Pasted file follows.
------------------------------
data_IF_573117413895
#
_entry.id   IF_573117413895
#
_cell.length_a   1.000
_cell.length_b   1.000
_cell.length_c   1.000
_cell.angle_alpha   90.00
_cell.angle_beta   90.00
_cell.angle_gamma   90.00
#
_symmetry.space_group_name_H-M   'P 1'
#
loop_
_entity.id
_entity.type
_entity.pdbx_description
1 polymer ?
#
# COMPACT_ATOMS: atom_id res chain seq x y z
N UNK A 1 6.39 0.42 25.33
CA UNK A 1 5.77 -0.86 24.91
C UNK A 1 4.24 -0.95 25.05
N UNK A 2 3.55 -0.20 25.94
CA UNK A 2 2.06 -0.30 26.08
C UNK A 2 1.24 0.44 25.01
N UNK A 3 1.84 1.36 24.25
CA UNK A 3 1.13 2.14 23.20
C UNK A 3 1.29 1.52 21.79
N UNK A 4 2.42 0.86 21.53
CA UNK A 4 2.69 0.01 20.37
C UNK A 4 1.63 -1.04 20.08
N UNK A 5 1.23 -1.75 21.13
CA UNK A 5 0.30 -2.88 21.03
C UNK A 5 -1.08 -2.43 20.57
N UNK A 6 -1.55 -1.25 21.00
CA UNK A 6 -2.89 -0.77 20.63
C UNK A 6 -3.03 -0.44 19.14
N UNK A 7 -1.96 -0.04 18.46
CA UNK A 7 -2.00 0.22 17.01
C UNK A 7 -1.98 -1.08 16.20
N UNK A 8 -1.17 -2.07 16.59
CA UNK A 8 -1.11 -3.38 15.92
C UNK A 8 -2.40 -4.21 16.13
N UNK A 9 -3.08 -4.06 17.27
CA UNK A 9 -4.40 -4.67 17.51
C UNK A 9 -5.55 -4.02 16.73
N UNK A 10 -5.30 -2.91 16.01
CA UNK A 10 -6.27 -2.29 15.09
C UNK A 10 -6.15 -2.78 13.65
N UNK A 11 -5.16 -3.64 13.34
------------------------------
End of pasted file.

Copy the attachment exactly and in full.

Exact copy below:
data_IF_573117413895
#
_entry.id   IF_573117413895
#
_cell.length_a   1.000
_cell.length_b   1.000
_cell.length_c   1.000
_cell.angle_alpha   90.00
_cell.angle_beta   90.00
_cell.angle_gamma   90.00
#
_symmetry.space_group_name_H-M   'P 1'
#
loop_
_entity.id
_entity.type
_entity.pdbx_description
1 polymer ?
#
# COMPACT_ATOMS: atom_id res chain seq x y z
N UNK A 1 6.39 0.42 25.33
CA UNK A 1 5.77 -0.86 24.91
C UNK A 1 4.24 -0.95 25.05
N UNK A 2 3.55 -0.20 25.94
CA UNK A 2 2.06 -0.30 26.08
C UNK A 2 1.24 0.44 25.01
N UNK A 3 1.84 1.36 24.25
CA UNK A 3 1.13 2.14 23.20
C UNK A 3 1.29 1.52 21.79
N UNK A 4 2.42 0.86 21.53
CA UNK A 4 2.69 0.01 20.37
C UNK A 4 1.63 -1.04 20.08
N UNK A 5 1.23 -1.75 21.13
CA UNK A 5 0.30 -2.88 21.03
C UNK A 5 -1.08 -2.43 20.57
N UNK A 6 -1.55 -1.25 21.00
CA UNK A 6 -2.89 -0.77 20.63
C UNK A 6 -3.03 -0.44 19.14
N UNK A 7 -1.96 -0.04 18.46
CA UNK A 7 -2.00 0.22 17.01
C UNK A 7 -1.98 -1.08 16.20
N UNK A 8 -1.17 -2.07 16.59
CA UNK A 8 -1.11 -3.38 15.92
C UNK A 8 -2.40 -4.21 16.13
N UNK A 9 -3.08 -4.06 17.27
CA UNK A 9 -4.40 -4.67 17.51
C UNK A 9 -5.55 -4.02 16.73
N UNK A 10 -5.30 -2.91 16.01
CA UNK A 10 -6.27 -2.29 15.09
C UNK A 10 -6.15 -2.78 13.65
N UNK A 11 -5.16 -3.64 13.34